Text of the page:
Book I of Euclid’s Elements and application of areas
Taisbak [32, pp. 28–29]:
It may be appropriate to introduce the The Helping Hand, a wellknown factotum in Greek geometry, who takes care that lines are drawn, points are taken, circles described, perpendiculars dropped, etc. The perfect imperative passive is its verbal mask: ‘Let a circle have been described with centre $A$ and radius $AB$’; ‘let it lie given’ keistho dedomenon. No one who has done the Elements in Greek will have missed it; never is there any of the commands or exhortations so familiar from our own classrooms: ‘Draw the median from vertex $A$’, or ‘If we cut the circle by that secant’, or ‘Let us add those squares together’. Always The Helping Hand is there first to see that things are done, and to keep the operations free from contamination by our mortal fingers.
On the perfect passive imperative, cf. Priscian, Institutiones Grammaticae: Book 8, Keil, 1870, II: 406, 15–27; 407, 1–9; Book 18, Keil, 1870, III: 238, 12–26.
Netz [29, p. xvii]:
As is explained in chapter 1, most of the diagrams in Greek mathematical works have not yet been edited from manuscripts. The figures in modern editions are reconstructions made by modern editors, based on their modern understanding of what a diagram should look like. However, as will be argued below, such an understanding is culturally variable. It is therefore better to keep, as far as possible, to the diagrams as they are found in Greek manuscripts (that is, generally speaking, in Byzantine manuscripts).
Netz [29, p. 16]:
Diagrams, as a rule, were not drawn on site. The limitations of the media available suggest, rather, the preparation of the diagram prior to the communicative act – a consequence of the inability to erase.
Netz [29, p. 25]:
What we see, in short is that while the text is being worked through, the diagram is assumed to exist. The text takes the diagram for granted. This reflects the material implementation discussed above. This, in fact, is the simple explanation for the use of perfect imperatives in the references to the setting out – ‘let the point $A$ have been taken’. It reflects nothing more than the fact that, by the time one comes to discuss the diagram, it has already been drawn.
Netz [29, pp. 94–95]:
That numbers are absent from the original is not just an accident, the absence of a tool we find useful but the Greeks did not require. The absence signifies a different approach to definitions. The text of the definitions appears as a continuous piece of prose, not as a discrete juxtaposition of so many definitions. …. So the principle is this. Mathematical texts start, most commonly, with some piece of prose preceding the sequence of proved results. Often, this is developed into a full ‘introduction’, usually in the form of a letter (prime examples: Archimedes or Apollonius). Elsewhere, the prose is very terse, and supplies no more than some reflections on the mathematical objects (prime example: Euclid).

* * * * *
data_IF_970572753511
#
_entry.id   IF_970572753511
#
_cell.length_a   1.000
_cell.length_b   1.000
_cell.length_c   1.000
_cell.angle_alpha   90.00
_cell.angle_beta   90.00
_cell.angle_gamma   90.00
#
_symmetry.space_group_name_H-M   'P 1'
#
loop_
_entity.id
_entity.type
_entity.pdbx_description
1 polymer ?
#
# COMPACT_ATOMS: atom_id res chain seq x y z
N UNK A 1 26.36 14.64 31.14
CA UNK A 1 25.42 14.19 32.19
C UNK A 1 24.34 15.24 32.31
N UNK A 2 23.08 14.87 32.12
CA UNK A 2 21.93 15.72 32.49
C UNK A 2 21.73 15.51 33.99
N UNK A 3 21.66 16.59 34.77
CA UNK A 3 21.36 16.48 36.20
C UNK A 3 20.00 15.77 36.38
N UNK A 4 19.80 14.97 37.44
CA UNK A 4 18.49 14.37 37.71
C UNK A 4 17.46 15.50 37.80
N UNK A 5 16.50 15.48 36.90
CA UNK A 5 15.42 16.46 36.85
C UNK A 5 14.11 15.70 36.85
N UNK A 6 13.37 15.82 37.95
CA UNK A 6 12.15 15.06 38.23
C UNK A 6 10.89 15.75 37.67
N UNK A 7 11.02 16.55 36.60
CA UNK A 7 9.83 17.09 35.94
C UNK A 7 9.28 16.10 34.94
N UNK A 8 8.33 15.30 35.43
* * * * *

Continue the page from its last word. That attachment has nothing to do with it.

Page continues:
I suggest that we see the shorter, Euclidtype introduction as an extremely abbreviated, impersonal variation upon the theme offered more richly in Archimedes or Apollonius. Then it becomes possible to understand such baffling ‘definitions’ as, e.g., Elements I.3: ‘and the limits of a line are points’. This ‘definition’ is not a definition of any of the three nouns it contains (lines and points are defined elsewhere, and no definition of limits is required here). It is a brief secondorder commentary, following the definitions of ‘line’ and ‘point’. Greek mathematical works do not start with definitions. They start with secondorder statements, in which the goals and the means of the work are settled. Often, this includes material we identify as ‘definitions’. In counting definitions, snatches of text must be taken out of context, and the decision concerning where they start is somewhat arbitrary. (Bear in mind of course that the text was written – even in late manuscripts – as a continuous, practically unparagraphed whole.)
….
Most definitions do not prescribe equivalences between expressions (which can then serve to abbeviate, no more). They specify the situations under which properties are considered to belong to objects. Now that we see that most definitions are simply part of the introductory prose, this makes sense. There is no metamathematical theory of definition at work here. Before getting down to work, the mathematician describes what he is doing – that’s all.
Netz [29, p. 238]:
The first floor of Greek mathematics is the general toolbox, Euclid’s results. To master it, even superficially, is to become a passive mathematician, an initiate.
The second floor is made up of such works as the first four books of Apollonius’ Conics; other, comparable works are, e.g. works on trigonometry. Such results are understood passively even by the passive mathematician, the one who knows no more than Euclid’s Elements. They are mastered by a creative mathematician in the same way in which the first floor is mastered by the passive mathematician.
The third floor relies on the results of the second floor. This is where the professionals converse. They have little incentive and occasion to master this level in the way in which the second floor is mastered. What is more important, the cognitive situation excludes such mastery, for oral storing and retrieval have their limitations. Already the second floor is invoked only through some very specific results. When Archimedes entered the scene, the toolbox was already full. Mathematics would explode exponentially only when storing and retrieval became much more written, and when the construction of the toolbox was done methodically rather than through sheer exposure.